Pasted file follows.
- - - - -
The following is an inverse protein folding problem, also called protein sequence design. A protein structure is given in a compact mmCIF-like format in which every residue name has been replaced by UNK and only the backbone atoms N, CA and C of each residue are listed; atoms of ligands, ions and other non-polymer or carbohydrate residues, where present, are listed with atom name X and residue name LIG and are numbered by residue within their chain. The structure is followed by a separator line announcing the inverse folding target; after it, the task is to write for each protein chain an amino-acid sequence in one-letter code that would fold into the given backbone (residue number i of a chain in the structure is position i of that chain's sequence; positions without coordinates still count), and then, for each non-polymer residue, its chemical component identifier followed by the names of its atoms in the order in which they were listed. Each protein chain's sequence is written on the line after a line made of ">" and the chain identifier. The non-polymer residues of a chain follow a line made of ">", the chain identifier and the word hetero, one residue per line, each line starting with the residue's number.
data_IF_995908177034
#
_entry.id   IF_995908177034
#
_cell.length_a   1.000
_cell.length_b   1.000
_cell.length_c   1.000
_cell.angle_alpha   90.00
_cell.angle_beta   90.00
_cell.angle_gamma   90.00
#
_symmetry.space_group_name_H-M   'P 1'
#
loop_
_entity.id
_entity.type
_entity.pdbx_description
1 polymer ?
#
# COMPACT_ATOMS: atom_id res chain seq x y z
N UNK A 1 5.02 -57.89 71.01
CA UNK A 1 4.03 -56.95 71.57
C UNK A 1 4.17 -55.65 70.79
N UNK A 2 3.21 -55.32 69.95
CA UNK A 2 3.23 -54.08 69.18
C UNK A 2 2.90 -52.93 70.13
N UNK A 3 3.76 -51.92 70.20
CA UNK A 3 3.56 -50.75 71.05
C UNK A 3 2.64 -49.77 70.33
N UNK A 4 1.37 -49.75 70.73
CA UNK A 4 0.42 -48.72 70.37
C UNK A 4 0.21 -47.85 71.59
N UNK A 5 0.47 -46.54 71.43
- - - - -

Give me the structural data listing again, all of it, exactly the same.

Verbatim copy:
The following is an inverse protein folding problem, also called protein sequence design. A protein structure is given in a compact mmCIF-like format in which every residue name has been replaced by UNK and only the backbone atoms N, CA and C of each residue are listed; atoms of ligands, ions and other non-polymer or carbohydrate residues, where present, are listed with atom name X and residue name LIG and are numbered by residue within their chain. The structure is followed by a separator line announcing the inverse folding target; after it, the task is to write for each protein chain an amino-acid sequence in one-letter code that would fold into the given backbone (residue number i of a chain in the structure is position i of that chain's sequence; positions without coordinates still count), and then, for each non-polymer residue, its chemical component identifier followed by the names of its atoms in the order in which they were listed. Each protein chain's sequence is written on the line after a line made of ">" and the chain identifier. The non-polymer residues of a chain follow a line made of ">", the chain identifier and the word hetero, one residue per line, each line starting with the residue's number.
data_IF_995908177034
#
_entry.id   IF_995908177034
#
_cell.length_a   1.000
_cell.length_b   1.000
_cell.length_c   1.000
_cell.angle_alpha   90.00
_cell.angle_beta   90.00
_cell.angle_gamma   90.00
#
_symmetry.space_group_name_H-M   'P 1'
#
loop_
_entity.id
_entity.type
_entity.pdbx_description
1 polymer ?
#
# COMPACT_ATOMS: atom_id res chain seq x y z
N UNK A 1 5.02 -57.89 71.01
CA UNK A 1 4.03 -56.95 71.57
C UNK A 1 4.17 -55.65 70.79
N UNK A 2 3.21 -55.32 69.95
CA UNK A 2 3.23 -54.08 69.18
C UNK A 2 2.90 -52.93 70.13
N UNK A 3 3.76 -51.92 70.20
CA UNK A 3 3.56 -50.75 71.05
C UNK A 3 2.64 -49.77 70.33
N UNK A 4 1.37 -49.75 70.73
CA UNK A 4 0.42 -48.72 70.37
C UNK A 4 0.21 -47.85 71.59
N UNK A 5 0.47 -46.54 71.43